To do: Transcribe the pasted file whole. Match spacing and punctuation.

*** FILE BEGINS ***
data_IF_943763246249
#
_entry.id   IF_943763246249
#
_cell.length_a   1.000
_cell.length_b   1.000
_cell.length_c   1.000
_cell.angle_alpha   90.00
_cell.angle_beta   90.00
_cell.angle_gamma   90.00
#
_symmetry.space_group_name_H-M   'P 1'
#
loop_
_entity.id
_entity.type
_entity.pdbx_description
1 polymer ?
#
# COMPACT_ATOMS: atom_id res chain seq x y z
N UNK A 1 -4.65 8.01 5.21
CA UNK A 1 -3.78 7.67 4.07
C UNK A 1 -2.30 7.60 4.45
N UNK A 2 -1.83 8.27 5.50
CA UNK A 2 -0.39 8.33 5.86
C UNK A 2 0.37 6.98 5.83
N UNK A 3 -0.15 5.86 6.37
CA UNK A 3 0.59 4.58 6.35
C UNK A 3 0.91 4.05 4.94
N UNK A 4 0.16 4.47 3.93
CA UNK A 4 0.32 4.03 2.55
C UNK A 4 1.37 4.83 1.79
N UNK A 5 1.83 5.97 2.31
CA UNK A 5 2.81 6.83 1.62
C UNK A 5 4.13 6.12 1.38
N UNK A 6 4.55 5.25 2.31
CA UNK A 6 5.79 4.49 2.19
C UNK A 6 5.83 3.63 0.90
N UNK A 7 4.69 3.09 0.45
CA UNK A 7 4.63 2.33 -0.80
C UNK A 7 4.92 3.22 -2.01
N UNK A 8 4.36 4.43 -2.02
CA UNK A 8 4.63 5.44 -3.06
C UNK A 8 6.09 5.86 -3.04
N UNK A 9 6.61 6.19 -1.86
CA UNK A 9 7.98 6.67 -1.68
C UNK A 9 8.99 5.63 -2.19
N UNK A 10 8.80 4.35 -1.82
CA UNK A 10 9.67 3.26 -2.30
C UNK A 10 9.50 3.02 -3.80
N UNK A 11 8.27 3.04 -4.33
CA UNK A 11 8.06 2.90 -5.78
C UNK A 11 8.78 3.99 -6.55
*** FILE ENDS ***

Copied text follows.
data_IF_943763246249
#
_entry.id   IF_943763246249
#
_cell.length_a   1.000
_cell.length_b   1.000
_cell.length_c   1.000
_cell.angle_alpha   90.00
_cell.angle_beta   90.00
_cell.angle_gamma   90.00
#
_symmetry.space_group_name_H-M   'P 1'
#
loop_
_entity.id
_entity.type
_entity.pdbx_description
1 polymer ?
#
# COMPACT_ATOMS: atom_id res chain seq x y z
N UNK A 1 -4.65 8.01 5.21
CA UNK A 1 -3.78 7.67 4.07
C UNK A 1 -2.30 7.60 4.45
N UNK A 2 -1.83 8.27 5.50
CA UNK A 2 -0.39 8.33 5.86
C UNK A 2 0.37 6.98 5.83
N UNK A 3 -0.15 5.86 6.37
CA UNK A 3 0.59 4.58 6.35
C UNK A 3 0.91 4.05 4.94
N UNK A 4 0.16 4.47 3.93
CA UNK A 4 0.32 4.03 2.55
C UNK A 4 1.37 4.83 1.79
N UNK A 5 1.83 5.97 2.31
CA UNK A 5 2.81 6.83 1.62
C UNK A 5 4.13 6.12 1.38
N UNK A 6 4.55 5.25 2.31
CA UNK A 6 5.79 4.49 2.19
C UNK A 6 5.83 3.63 0.90
N UNK A 7 4.69 3.09 0.45
CA UNK A 7 4.63 2.33 -0.80
C UNK A 7 4.92 3.22 -2.01
N UNK A 8 4.36 4.43 -2.02
CA UNK A 8 4.63 5.44 -3.06
C UNK A 8 6.09 5.86 -3.04
N UNK A 9 6.61 6.19 -1.86
CA UNK A 9 7.98 6.67 -1.68
C UNK A 9 8.99 5.63 -2.19
N UNK A 10 8.80 4.35 -1.82
CA UNK A 10 9.67 3.26 -2.30
C UNK A 10 9.50 3.02 -3.80
N UNK A 11 8.27 3.04 -4.33
CA UNK A 11 8.06 2.90 -5.78
C UNK A 11 8.78 3.99 -6.55